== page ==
Graphic Novel Review: Halloween Girl Vol 1

We’re in something of a golden age of horror comics. Rodney Barnes’s Killadelphia and Rob Guillory’s Farmhand being my select delicacies from current titles. At this year’s Grimmfest, Hellbound Media had a stall packed with independent horror comics—did I partake? Of course I did, I’m only human.

The Halloween Girl cover.

The horror graphic novel we’re looking at here, Halloween Girl Vol 1: Promises to Keep, is a continuation and development of the world of the award-winning short film The Halloween Girl. This follows the story of Charlotte, ten years after her death on Halloween, and her battle against The Hollow.

What I find most impressive about Halloween Girl Vol 1 is the ambition of it. Filmmakers like Richard T. Wilson (writer/director of the original short and writer of this comic) and the team behind Zombie with a Shotgun are not content to stick to one form of media and are building sprawling, ambitious worlds for their creations.

Chapter one of the graphic novel Halloween Girl.

You don’t need to have seen the original film to take on Promises to Keep—although I’m sure that the added context would enrich the read. The artwork from Stephen Mullan is good, reminding me of the artwork from The Amazing Mary Jane (but black & white and by way of The Chilling Adventures of Sabrina).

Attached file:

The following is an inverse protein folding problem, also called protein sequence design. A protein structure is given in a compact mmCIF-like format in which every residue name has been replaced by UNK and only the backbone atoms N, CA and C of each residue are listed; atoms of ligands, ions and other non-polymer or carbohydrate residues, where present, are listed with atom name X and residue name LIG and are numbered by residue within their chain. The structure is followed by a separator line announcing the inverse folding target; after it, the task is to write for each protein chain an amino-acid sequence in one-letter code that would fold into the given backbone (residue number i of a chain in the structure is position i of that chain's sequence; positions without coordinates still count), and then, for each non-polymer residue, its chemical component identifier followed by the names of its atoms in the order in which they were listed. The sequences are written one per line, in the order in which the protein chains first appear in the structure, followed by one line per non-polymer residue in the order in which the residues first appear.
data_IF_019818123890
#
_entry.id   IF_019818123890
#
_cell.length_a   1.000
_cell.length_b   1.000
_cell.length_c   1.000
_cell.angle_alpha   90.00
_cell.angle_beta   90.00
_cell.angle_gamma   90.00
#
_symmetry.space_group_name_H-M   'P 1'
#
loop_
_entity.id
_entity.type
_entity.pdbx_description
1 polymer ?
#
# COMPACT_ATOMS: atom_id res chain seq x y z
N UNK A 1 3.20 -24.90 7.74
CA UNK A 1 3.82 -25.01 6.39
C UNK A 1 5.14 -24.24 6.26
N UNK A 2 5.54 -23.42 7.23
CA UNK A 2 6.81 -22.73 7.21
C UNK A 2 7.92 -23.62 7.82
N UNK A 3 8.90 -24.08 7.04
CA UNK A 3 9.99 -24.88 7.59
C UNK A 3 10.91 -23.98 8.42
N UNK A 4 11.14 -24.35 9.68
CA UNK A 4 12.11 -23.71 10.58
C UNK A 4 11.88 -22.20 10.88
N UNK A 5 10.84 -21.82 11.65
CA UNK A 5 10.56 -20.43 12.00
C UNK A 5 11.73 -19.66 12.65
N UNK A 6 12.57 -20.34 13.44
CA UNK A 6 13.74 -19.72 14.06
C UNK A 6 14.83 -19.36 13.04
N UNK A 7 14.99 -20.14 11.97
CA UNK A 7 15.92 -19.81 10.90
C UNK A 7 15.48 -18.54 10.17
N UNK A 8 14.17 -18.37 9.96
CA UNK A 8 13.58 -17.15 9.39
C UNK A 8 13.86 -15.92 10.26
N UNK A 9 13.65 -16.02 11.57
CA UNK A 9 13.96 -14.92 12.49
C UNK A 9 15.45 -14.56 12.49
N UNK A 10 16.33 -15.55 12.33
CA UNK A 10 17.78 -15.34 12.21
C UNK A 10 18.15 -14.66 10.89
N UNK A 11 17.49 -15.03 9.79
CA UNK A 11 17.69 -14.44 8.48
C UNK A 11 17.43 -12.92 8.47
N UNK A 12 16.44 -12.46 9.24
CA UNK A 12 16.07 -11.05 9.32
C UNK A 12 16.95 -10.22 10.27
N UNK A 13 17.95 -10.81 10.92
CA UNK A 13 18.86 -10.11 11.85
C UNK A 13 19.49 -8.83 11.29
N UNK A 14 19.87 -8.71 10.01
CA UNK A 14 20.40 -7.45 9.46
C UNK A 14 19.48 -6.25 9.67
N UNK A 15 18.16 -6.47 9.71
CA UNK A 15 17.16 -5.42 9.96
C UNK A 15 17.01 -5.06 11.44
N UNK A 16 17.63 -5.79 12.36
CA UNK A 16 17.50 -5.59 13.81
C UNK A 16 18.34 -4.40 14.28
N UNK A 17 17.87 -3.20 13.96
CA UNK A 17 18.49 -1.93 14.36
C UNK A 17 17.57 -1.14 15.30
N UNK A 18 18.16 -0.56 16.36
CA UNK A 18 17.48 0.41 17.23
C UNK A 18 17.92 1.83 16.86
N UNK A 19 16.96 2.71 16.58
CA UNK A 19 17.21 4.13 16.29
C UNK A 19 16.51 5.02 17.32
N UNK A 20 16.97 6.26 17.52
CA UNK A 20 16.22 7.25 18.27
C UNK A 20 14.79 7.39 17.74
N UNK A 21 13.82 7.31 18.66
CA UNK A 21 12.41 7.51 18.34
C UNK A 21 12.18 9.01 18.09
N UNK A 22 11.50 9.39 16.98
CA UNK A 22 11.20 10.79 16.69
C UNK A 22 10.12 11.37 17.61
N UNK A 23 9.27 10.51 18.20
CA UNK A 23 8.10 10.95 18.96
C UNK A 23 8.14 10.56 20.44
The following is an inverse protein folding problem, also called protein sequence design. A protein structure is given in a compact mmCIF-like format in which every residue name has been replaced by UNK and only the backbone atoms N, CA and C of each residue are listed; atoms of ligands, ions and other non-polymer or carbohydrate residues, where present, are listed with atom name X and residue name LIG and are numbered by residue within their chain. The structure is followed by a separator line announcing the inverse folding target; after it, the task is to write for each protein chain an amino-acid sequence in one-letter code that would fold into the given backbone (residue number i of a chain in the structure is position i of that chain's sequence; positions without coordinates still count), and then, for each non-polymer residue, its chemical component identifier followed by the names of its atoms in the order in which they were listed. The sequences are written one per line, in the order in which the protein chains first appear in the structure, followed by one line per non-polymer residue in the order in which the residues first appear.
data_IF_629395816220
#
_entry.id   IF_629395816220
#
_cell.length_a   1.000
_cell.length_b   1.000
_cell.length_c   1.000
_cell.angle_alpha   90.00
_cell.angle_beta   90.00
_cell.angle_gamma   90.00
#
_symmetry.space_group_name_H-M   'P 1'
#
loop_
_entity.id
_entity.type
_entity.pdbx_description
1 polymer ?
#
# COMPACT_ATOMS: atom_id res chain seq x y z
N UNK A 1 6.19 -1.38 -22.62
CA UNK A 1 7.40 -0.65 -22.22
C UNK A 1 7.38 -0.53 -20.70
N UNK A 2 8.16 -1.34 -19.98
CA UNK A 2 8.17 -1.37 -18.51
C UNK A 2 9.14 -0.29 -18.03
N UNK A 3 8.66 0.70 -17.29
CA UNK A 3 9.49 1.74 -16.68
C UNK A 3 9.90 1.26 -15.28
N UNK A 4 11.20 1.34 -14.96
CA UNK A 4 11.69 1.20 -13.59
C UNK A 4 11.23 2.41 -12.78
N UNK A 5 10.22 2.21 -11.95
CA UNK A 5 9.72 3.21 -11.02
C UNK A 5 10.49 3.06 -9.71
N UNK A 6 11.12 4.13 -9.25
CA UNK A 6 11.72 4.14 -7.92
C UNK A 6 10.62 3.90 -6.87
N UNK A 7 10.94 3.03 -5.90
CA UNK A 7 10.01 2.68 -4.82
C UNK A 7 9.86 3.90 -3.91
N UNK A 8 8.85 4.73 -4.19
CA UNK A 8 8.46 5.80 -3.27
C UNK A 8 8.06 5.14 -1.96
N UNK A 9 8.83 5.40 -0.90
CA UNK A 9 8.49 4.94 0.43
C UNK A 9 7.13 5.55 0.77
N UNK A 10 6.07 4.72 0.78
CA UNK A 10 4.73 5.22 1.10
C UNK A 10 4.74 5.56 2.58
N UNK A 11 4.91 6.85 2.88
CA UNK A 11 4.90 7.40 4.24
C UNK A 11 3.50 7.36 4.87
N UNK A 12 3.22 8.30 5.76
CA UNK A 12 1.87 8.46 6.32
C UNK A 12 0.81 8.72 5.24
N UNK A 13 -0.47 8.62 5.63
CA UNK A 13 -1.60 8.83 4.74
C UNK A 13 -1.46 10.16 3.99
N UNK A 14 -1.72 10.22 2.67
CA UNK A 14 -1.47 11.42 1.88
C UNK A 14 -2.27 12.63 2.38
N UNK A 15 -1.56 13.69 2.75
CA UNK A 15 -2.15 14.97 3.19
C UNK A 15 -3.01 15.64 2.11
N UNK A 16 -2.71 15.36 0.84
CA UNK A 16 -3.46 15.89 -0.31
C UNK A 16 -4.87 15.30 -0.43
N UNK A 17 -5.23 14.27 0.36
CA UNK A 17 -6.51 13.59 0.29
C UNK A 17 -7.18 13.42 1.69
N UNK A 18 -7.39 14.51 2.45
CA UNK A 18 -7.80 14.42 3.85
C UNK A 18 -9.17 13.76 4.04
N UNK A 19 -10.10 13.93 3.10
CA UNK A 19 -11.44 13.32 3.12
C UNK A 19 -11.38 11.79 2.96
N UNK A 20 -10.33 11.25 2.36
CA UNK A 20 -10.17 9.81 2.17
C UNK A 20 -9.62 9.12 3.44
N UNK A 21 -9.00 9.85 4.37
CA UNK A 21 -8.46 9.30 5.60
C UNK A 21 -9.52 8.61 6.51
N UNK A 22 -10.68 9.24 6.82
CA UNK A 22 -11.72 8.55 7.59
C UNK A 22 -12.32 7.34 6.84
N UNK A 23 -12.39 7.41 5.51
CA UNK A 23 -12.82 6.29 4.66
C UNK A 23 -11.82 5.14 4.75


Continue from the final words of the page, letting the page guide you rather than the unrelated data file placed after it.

In Halloween Girl Vol 1, Charlotte finds herself defending a child being picked on for his spider Halloween costume. The child takes Charlotte to his house and…well, I was put in mind of the long looping corridor of Silent Hill P.T. Unfortunately this highlighted what I felt was lacking from the comic. Tension. There’s potential in Promises to Keep to create a sense of unease and tension, of getting the reader to have that “Don’t do that!” moment familiar to lovers of horror when a character goes somewhere we just know they’re going to regret entering, but it isn’t quite pulled off.

A page from the graphic novel Halloween Girl.

The attempt in such a build is there, but it’s not given enough time to really ramp up. Essentially it’s a matter of pacing and of almost being a really good horror comic.

Charlotte is a character with a great deal of scope and potential. There’s enough on the page and in the world that Wilson has created to make me want to read on, but it will be with hope that the pacing is more effective in later issues.

By: Ed Hartland

Halloween Girl Vol 1 is available now and keep an eye out for Vol 2 early next year. 

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